- Last Updated: 9:39 AM, August 19, 2012
- Posted: 12:58 AM, August 19, 2012
Say it ain’t so, Kingsbridge!
A Bronx Little League team cheated to win its district championship, Manhattan coaches claim — marking the second time that the league has been accused of foul play in recent years.
Kingsbridge Little League President Chris Navarro is under investigation for putting in ringers, players from traveling leagues who weren’t part of the regular season.
Critics say the strikes against the team of 11- and 12-year-olds especially shame the district — which was rocked by scandal a decade ago when it was proved that star pitcher Danny Almonte had lied about his age.
“[Navarro] has a win-at-all-costs attitude,” said Bill Martino, of the Downtown Little League.
“Little League is about bonding with kids and teaching them life lessons. He taught these children to lie, cheat and for everyone to have a hush-hush mentality about it.”
Navarro denies the allegations.
Manhattan coaches became suspicious this summer when they saw new players in Kingsbridge’s tournament team.
According to official rules, tournament players must have been in at least 60 percent of regular-season games.
Mike Conlon, a manager for the Peter Stuyvesant League, said that his team lost two games to Kingsbridge and that the Bronx league fielded a different lineup each time.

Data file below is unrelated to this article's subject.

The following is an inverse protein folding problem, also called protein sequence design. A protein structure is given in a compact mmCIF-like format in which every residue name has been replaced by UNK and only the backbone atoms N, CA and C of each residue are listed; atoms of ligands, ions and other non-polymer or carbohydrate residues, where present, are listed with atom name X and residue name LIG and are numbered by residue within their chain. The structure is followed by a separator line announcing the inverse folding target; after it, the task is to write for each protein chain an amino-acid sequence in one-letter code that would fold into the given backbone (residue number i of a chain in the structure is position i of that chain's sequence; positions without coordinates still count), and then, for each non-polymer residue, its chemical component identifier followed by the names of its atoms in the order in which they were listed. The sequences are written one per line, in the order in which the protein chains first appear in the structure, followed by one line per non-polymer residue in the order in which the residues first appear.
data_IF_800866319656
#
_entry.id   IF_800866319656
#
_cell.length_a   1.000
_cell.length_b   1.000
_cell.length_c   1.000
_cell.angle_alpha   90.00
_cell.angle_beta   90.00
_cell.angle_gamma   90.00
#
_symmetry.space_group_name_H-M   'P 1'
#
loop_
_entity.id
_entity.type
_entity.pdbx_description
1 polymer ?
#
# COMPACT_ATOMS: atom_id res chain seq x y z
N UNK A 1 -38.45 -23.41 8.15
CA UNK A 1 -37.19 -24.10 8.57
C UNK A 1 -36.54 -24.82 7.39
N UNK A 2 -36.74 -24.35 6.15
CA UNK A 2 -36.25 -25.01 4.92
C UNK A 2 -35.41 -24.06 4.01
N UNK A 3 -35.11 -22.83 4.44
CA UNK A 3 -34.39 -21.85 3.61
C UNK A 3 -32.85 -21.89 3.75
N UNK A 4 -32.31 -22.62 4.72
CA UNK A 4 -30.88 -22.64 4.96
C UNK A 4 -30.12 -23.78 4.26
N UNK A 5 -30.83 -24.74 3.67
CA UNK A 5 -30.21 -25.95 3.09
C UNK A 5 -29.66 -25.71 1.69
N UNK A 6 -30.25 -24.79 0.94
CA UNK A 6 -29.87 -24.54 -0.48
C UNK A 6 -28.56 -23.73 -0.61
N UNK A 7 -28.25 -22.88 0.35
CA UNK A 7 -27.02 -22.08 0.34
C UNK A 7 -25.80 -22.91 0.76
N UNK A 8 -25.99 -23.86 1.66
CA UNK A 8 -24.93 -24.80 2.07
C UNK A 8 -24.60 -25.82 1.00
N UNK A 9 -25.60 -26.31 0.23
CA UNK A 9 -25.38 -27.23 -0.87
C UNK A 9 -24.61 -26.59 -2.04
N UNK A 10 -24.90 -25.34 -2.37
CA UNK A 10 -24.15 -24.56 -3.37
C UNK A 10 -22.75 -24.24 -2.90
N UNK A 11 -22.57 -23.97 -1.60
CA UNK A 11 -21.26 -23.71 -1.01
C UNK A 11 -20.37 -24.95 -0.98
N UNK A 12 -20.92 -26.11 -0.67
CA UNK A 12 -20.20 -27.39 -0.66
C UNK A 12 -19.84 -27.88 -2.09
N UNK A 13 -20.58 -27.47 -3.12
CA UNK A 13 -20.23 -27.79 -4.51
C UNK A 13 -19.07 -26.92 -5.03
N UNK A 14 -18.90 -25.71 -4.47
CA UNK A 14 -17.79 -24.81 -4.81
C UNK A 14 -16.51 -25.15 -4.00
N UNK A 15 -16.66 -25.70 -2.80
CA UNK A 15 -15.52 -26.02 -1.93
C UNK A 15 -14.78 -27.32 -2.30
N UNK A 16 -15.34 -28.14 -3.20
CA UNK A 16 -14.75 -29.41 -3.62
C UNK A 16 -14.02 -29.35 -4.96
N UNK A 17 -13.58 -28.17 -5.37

“They cheated, and they beat the system,” Conlon said. “Every team they beat this summer didn’t get a fair chance to win.”
After Kingsbridge beat Downtown, 6-2, Martino filed a complaint with Little League headquarters in Williamsport, Pa. It included the names of seven players who were in the district tournament but not registered for the regular season, and rosters from Kingsbridge’s Web site.
The lineup for the Hurricanes, one of the Bronx league’s five teams, was missing.
Martino said that when he asked Kingsbridge about the home-stretch switcheroo, a coach admitted that the league used “outside” athletes.
But Little League headquarters wasn’t convinced. The club cleared Navarro a week later, and Kingsbridge went on to win the District 23 championship.
It was only after protests from city leagues and a story in the Riverdale Press that Little League headquarters was pressured to reinvestigate.
“The case was reopened because there was new evidence that came forward,” said Little League spokesman Steve Barr.
Barr said the league will rule on the case after the Little League World Series ends next weekend.
Navarro, who’s volunteered with Little League for 20 years, denied using ringers and said a second investigation would prove it.He called the allegations upsetting and “not fair” to the children on his teams.
“The bottom line is that [Downtown] is doing more damage than good,” Navarro told The Post. “They could put a stigma on our kids and our league. Don’t hurt people that shouldn’t be hurt.”